Evacuation orders were expanded on Tuesday for one of the largest cities in British Columbia, where officials have rescued hundreds of people stranded on highways by mudslides and flooding set off by torrential rains.
In Abbotsford, a city of about 162,000 people near the border between Canada and the United States, heavy rainfall set off mudslides and flooding in many areas of the city, the authorities there said. No injuries were reported, but residents were told late on Monday to leave their homes and take shelter in a convention center and at a high school in nearby Chilliwack.
Mayor Henry Braun of Abbotsford said at a news conference on Tuesday that evacuation orders had been extended to include up to 1,100 homes. He said the authorities in his city, with help from those in Chilliwack, were “doing everything that we can to minimize the impact of the flooding.”
“The flooding and mudslides have left a number of people displaced,” he said, adding that Highway 1, a major link between Abbotsford and Chilliwack, was closed.
More than 80 families seeking shelter had checked in to the Fraser Valley Trade and Exhibition Center, he added. “This is an uncertain and scary time for people who have been affected,” he said.
Rescues continued on Tuesday, but emergency officials said that high floodwaters had hampered them. Cars were overturned and roadways were impassable. Houses had been slammed by mudslides, and workers tried to plug culverts to stave off the flow, Mr. Braun said.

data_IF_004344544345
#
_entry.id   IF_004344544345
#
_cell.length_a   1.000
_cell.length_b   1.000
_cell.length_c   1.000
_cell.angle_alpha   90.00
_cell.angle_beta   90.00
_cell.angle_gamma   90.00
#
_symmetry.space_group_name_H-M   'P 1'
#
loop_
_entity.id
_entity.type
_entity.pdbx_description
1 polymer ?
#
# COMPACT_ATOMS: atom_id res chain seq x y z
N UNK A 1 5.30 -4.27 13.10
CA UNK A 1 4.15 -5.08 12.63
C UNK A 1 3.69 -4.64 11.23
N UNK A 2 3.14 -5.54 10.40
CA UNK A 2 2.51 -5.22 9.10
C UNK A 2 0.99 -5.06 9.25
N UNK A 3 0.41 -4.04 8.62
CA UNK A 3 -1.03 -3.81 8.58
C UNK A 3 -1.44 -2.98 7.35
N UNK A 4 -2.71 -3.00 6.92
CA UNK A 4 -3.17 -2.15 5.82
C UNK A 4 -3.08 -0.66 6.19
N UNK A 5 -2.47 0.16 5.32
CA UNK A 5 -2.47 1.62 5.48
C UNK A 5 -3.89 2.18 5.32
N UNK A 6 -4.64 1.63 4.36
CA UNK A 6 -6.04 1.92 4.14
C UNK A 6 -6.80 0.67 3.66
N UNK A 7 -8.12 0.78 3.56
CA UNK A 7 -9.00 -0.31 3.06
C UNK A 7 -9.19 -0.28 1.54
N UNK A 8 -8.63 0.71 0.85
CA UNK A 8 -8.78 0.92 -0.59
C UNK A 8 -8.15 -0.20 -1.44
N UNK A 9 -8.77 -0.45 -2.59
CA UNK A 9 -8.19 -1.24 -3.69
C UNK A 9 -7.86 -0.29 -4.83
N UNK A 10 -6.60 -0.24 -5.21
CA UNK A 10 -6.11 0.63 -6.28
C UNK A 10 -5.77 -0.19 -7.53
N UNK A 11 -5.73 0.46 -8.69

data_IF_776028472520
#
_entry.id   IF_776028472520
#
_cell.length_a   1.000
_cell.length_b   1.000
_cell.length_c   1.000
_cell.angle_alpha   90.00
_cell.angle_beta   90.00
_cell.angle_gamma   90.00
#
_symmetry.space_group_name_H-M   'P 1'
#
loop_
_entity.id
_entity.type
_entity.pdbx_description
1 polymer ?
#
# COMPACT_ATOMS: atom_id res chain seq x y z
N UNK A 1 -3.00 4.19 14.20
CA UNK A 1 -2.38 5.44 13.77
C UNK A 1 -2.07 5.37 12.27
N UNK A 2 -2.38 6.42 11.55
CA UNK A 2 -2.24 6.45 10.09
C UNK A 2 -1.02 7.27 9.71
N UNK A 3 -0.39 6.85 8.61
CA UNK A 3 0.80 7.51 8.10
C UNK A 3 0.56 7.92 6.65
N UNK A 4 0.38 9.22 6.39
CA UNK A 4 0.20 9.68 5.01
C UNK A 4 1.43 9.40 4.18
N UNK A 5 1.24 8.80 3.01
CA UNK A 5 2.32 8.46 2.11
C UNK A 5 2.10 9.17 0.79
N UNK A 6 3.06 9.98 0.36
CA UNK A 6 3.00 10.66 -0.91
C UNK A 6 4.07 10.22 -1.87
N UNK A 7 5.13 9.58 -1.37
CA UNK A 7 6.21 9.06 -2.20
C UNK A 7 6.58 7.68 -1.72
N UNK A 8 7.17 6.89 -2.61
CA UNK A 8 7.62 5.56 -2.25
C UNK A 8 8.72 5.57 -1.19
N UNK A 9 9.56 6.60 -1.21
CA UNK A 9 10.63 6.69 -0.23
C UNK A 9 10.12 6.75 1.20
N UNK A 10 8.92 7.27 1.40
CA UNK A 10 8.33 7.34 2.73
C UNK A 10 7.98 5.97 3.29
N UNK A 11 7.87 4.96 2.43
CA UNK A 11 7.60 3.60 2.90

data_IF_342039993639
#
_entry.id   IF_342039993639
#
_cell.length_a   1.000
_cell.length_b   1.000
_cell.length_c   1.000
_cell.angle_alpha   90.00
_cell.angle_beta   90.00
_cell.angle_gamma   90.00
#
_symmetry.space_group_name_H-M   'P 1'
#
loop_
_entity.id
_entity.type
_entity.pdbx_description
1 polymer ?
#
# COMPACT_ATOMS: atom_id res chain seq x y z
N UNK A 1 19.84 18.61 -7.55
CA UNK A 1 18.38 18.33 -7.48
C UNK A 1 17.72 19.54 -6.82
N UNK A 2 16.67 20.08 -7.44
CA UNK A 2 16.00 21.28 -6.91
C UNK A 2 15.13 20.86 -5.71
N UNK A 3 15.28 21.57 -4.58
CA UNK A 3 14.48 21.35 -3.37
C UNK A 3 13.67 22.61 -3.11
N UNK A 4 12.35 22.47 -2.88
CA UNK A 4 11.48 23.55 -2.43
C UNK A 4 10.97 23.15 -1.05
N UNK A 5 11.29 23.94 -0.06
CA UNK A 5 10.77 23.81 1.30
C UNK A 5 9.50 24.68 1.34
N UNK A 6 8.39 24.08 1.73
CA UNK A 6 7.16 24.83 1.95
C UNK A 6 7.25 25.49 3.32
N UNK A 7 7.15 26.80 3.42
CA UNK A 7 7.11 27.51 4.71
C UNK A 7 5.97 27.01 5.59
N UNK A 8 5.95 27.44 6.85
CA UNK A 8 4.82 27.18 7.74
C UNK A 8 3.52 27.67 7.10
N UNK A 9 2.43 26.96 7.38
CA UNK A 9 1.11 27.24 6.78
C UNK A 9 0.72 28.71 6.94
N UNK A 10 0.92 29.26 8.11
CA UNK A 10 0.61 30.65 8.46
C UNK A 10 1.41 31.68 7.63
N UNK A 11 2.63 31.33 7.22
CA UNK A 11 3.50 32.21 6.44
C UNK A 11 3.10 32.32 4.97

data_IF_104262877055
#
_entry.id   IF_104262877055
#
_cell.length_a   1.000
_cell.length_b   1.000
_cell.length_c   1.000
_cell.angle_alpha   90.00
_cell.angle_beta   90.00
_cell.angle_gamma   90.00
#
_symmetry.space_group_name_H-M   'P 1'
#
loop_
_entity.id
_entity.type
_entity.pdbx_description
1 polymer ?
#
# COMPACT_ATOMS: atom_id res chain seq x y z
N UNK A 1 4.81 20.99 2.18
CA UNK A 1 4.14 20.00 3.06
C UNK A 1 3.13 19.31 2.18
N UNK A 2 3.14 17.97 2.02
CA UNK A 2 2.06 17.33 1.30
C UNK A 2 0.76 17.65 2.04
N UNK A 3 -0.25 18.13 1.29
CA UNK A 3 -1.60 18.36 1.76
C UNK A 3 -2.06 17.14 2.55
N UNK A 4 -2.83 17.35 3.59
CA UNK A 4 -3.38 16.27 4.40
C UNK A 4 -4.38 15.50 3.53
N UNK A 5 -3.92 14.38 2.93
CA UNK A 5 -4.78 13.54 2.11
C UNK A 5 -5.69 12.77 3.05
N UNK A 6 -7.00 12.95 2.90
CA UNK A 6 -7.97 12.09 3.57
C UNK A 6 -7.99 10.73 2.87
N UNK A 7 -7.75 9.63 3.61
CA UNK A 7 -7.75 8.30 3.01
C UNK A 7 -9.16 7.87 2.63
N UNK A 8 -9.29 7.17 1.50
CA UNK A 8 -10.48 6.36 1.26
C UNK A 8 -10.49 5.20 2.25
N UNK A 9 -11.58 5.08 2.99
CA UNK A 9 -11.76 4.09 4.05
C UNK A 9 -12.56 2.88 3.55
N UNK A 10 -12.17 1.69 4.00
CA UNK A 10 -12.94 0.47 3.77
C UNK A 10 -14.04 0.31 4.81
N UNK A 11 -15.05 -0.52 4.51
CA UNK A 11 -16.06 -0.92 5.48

Abbotsford borders the town of Sumas, in Washington State, where highways were also inundated and rivers swelled to the brink of their banks.
Water from the Nooksack River in Washington State was crossing into Canada, flowing north and east and then pouring into the Sumas Prairie, Mr. Braun said. The water levels had risen “dramatically,” he said, cutting off communities with no end in sight.
“Once it’s full, it keeps flowing over the sides,” he said.
Hundreds of people were rescued from highways in British Columbia on Monday, officials said, after the torrential rain set off mudslides that trapped people in their cars and prompted evacuations.
Officials said that about 275 people who had been stuck since Sunday evening on Highway 7 near Agassiz, a small community east of Vancouver, had been taken to safety by helicopter. The Canadian Broadcasting Corporation reported that the rescue operation had ended by nightfall.
The efforts in Abbotsford resembled those in other parts of southern British Columbia. Residents of Merritt, a city of more than 7,000 people about 170 miles northeast of Vancouver, were told on Monday to leave their homes immediately after heavy rain caused the Coldwater River to spill its banks.
The weather system was caused by an atmospheric river, part of a convergence of storms so vast that it swept from California into Washington and southern British Columbia.
The weather system that dumped heavy rain and triggered mudslides in Washington State over the weekend was moving inland on Tuesday and was over central Canada, said Mike McFarland, a National Weather Service meteorologist based in Seattle.
A second surge of rain on Monday flooded river valleys, turning them into big ponds, Mr. McFarland added.
“We have dry weather today and we really don’t have any significant weather systems coming in for the next week,” he said. “It will give a chance for all the rivers to recede, and give people a chance to recover from the floods.”